The best product of my teenage angst was a series of abstract paintings entitled, Attached to a Machine I through IV. During my junior year of high school, I was particularly upset that my doctors had switched me from a tiny pump that fit into my pocket (CADD-MS™3) to a tiny pump that fit in my pocket (Crono Five) with a syringe that stuck out a bit. Truly catastrophic.
The new pump meant that I could receive medication at a lower concentration and faster rate, putting an end to a series of hospital stays caused by clots that formed when my medication was accidentally stopped for too long. Each time my Broviac catheter clotted, surgeons had to replace it. The operation required general anesthesia and often came with additional complications, like blood infections I spent weeks fighting, with caustic medication tearing through my peripheral veins.
Foolishly, I fought hard to keep my cute, pager-sized pump, only recently freed from the brick-sized pump (CADD-Legacy™1) I started on in first grade. Introduced to the market by an Italian manufacturer, the Crono Five pump came in a snazzy green color. At the time, I had a Samsung flip phone with a megapixel or two, and I started taking close-up pictures of my pump, printing them out, and then painting them. The results made me more comfortable with my latest attachment and earned me an A in my high school art class.
My pump—whether it was the CADD-Legacy™1, CADD-MS™3, or Crono Five—gave me life. Or rather, kept me from death. Any interruption to the medication brought on nauseating symptoms of withdrawal, even in the few moments I discontinued the delivery to change out the pump, syringe, and tubing. In my more dramatic moments, I thought I shouldn’t be alive—that only a series of tubes and beeps sustained me, and that a machine defined me. Painting was a physical outlet for my rage, the brush strokes therapeutic. Abstracting the machines that administered my treatment gave me control over the image of my illness.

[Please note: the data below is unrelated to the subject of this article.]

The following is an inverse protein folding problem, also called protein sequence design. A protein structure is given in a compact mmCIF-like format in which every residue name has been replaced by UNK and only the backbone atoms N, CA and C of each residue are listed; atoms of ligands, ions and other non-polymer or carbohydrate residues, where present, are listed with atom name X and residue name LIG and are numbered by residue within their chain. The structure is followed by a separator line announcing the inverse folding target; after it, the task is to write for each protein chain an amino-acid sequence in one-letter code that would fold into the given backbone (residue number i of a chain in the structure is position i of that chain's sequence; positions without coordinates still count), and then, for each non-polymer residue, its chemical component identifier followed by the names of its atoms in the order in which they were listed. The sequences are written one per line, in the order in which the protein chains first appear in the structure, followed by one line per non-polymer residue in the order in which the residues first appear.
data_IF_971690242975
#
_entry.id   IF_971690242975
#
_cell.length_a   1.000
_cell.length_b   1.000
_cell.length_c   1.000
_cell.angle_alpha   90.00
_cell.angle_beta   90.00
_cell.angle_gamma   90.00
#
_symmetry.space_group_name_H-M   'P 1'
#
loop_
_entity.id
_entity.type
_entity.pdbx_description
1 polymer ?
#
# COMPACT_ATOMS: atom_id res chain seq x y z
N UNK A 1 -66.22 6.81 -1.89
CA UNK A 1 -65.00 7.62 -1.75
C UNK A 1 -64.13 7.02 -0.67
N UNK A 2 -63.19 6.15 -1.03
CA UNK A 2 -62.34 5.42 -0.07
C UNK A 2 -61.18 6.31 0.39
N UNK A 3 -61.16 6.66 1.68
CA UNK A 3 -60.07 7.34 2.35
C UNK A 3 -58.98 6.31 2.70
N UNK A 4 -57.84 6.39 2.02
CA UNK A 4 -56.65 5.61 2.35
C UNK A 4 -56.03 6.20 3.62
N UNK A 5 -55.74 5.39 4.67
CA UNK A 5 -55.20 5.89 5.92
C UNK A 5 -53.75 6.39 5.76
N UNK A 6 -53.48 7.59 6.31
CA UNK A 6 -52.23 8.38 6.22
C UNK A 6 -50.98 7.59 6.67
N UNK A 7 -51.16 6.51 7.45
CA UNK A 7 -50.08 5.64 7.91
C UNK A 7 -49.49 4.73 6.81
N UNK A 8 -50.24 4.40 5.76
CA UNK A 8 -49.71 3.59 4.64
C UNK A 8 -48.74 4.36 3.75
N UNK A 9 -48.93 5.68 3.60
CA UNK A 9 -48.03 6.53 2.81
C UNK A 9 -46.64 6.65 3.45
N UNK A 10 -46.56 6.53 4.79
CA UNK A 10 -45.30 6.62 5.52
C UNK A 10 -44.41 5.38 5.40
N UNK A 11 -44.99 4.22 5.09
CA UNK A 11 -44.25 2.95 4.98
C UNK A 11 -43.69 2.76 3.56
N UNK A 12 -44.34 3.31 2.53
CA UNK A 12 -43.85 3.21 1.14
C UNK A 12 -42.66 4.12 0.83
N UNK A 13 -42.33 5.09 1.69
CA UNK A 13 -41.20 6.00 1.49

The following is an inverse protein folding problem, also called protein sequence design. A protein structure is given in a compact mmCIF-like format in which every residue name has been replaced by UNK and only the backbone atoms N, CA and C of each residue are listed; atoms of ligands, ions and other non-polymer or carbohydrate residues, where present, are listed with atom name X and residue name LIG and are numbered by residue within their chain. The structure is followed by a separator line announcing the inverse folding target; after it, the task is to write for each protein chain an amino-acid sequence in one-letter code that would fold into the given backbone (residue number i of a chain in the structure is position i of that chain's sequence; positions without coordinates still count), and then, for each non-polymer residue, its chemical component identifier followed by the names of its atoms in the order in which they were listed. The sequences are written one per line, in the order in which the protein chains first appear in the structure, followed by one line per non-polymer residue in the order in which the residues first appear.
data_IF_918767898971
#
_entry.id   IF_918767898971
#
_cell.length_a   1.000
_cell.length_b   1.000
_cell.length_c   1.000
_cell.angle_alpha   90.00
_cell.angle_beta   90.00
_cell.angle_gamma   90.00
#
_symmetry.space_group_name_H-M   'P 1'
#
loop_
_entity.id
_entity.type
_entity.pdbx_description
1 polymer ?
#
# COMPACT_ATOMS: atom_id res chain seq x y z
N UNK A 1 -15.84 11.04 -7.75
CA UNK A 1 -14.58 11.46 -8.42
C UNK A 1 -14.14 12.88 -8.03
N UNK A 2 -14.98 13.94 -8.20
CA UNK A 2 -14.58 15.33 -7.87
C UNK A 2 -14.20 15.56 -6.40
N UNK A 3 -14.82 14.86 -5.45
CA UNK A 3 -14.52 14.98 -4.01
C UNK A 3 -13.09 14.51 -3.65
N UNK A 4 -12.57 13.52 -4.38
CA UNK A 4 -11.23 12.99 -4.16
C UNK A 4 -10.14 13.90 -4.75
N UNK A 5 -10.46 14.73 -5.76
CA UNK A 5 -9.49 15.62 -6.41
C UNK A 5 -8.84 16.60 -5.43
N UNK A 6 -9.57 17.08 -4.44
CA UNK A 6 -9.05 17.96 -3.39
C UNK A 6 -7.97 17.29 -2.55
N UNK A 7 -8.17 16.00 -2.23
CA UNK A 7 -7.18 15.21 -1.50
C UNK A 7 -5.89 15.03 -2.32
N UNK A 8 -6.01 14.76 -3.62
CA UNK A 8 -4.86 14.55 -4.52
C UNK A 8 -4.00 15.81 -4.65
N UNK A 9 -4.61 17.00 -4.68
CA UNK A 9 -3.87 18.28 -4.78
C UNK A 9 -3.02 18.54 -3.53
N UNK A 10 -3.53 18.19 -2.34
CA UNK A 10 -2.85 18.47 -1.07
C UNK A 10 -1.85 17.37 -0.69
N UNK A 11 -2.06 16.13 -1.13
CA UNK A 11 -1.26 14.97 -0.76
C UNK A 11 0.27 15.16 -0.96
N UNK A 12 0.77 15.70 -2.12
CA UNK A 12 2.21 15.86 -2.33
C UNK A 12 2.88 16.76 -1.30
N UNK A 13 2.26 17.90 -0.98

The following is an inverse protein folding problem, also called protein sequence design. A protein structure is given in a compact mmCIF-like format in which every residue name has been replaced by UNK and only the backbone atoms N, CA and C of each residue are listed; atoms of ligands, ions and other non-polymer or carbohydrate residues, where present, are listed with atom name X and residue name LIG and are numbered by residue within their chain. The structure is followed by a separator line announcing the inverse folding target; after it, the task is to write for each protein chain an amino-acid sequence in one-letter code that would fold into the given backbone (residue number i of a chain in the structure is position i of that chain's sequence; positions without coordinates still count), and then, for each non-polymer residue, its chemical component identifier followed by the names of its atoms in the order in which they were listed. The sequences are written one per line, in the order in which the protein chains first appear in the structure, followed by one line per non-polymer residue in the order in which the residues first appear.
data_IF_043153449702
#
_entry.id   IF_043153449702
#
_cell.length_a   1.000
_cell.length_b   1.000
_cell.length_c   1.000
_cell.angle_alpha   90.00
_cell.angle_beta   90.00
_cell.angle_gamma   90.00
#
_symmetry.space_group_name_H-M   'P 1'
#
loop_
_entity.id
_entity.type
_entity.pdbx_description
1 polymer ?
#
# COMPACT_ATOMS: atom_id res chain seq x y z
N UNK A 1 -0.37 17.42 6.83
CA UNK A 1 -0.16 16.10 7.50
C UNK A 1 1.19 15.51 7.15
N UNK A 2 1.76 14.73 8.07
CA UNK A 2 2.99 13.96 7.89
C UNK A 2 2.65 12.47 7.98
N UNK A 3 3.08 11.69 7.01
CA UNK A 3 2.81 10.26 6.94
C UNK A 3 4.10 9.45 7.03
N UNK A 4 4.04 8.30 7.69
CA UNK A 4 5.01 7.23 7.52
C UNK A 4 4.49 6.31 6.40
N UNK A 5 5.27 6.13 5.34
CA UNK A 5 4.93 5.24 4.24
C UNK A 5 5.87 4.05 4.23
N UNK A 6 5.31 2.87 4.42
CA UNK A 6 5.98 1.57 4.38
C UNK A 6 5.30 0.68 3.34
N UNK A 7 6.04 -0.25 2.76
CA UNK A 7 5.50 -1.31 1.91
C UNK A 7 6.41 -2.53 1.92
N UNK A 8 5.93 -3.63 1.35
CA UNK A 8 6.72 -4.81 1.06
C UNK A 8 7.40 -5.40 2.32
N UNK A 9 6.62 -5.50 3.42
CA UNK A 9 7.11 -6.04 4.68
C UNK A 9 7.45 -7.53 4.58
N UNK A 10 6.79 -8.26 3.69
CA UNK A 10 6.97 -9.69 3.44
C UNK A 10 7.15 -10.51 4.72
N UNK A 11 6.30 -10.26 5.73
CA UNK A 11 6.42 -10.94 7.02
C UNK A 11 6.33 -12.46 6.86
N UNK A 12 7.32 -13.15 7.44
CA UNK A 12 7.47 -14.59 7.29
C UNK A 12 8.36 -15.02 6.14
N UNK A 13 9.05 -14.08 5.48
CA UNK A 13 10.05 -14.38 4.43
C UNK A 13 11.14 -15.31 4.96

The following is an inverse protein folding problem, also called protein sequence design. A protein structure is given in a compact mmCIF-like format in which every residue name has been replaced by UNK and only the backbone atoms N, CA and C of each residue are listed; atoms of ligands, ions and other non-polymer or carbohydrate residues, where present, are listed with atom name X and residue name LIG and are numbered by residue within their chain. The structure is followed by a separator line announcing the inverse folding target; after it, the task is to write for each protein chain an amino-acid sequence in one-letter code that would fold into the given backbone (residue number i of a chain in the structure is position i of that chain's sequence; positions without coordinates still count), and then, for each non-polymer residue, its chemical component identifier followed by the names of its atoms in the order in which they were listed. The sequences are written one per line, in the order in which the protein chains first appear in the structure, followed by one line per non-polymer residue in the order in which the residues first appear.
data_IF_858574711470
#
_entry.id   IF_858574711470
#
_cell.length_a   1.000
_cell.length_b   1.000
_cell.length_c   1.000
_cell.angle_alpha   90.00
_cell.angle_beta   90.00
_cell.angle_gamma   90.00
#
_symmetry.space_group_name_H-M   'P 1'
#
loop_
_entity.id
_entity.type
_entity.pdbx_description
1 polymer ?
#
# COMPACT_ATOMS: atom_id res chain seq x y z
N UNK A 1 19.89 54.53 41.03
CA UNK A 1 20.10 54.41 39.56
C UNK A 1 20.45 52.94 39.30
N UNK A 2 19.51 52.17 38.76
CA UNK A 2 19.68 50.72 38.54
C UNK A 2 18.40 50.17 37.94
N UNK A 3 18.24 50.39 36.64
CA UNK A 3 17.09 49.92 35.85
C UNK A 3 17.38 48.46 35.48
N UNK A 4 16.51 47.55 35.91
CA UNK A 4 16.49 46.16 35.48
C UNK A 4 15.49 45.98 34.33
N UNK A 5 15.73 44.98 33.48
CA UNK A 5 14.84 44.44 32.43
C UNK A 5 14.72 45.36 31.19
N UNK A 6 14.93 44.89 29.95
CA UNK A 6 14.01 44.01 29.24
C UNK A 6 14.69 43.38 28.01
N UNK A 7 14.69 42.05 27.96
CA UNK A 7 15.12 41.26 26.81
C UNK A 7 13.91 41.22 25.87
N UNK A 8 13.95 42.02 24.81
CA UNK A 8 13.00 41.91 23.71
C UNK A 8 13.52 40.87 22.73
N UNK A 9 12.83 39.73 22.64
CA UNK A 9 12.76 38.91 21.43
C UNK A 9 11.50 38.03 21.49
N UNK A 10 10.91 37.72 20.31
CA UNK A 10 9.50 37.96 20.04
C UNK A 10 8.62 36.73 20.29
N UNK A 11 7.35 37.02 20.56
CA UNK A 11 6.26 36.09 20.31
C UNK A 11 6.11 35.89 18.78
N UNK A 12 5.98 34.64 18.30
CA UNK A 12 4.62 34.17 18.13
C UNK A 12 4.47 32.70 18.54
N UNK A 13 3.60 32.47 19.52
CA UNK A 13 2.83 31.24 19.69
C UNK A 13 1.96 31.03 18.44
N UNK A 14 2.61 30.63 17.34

Now I have life because of another human being. My tissue stitched to my donor’s and not to a tube, my life has new meaning. When I’m flying down a hill on a bike, sweaty and exhausted from the climb, I exalt for both of us. I take this healthy heart and lungs where my organ donor cannot go in death, and where I was never able to go in life with PH. In December, I traveled to the south rim of the Grand Canyon, at an elevation above 7,000 feet—my first trip post-transplant, after a lifetime limited to altitudes below 4,000 feet.
Painting allowed me to create beauty from the trials of my disease. My organ donor created beauty through the trails I’ve hiked, walls I’ve scaled, photos I’ve taken, hugs I’ve given, jokes I’ve told (they’re wildly funny), and the life I’ve lived because of their gift. Every impact I make builds on the impact my donor made in their selfless decision. Owing my life to another human being, rather than a pump, is a responsibility I am increasingly honored to have.
Author and hospice chaplain Kerry Egan observes that the hard things we go through define us, but that we decide how they define us. She writes in “On Living” about finding a way to let her hard thing be kind to her. My ugly syringe led me to paint, and my transplanted heart and lungs led me to write and climb rocks. I never wanted a pump, or a disease, for that matter, and I never wanted a transplant. I often wish I had a normal childhood or could hope for a normal future, whatever that means. But at the same time, I wouldn’t want to miss out on the (sometimes fuzzy and abstract) beauty that defines my abnormal life.
Originally published by Pulmonary Hypertension News.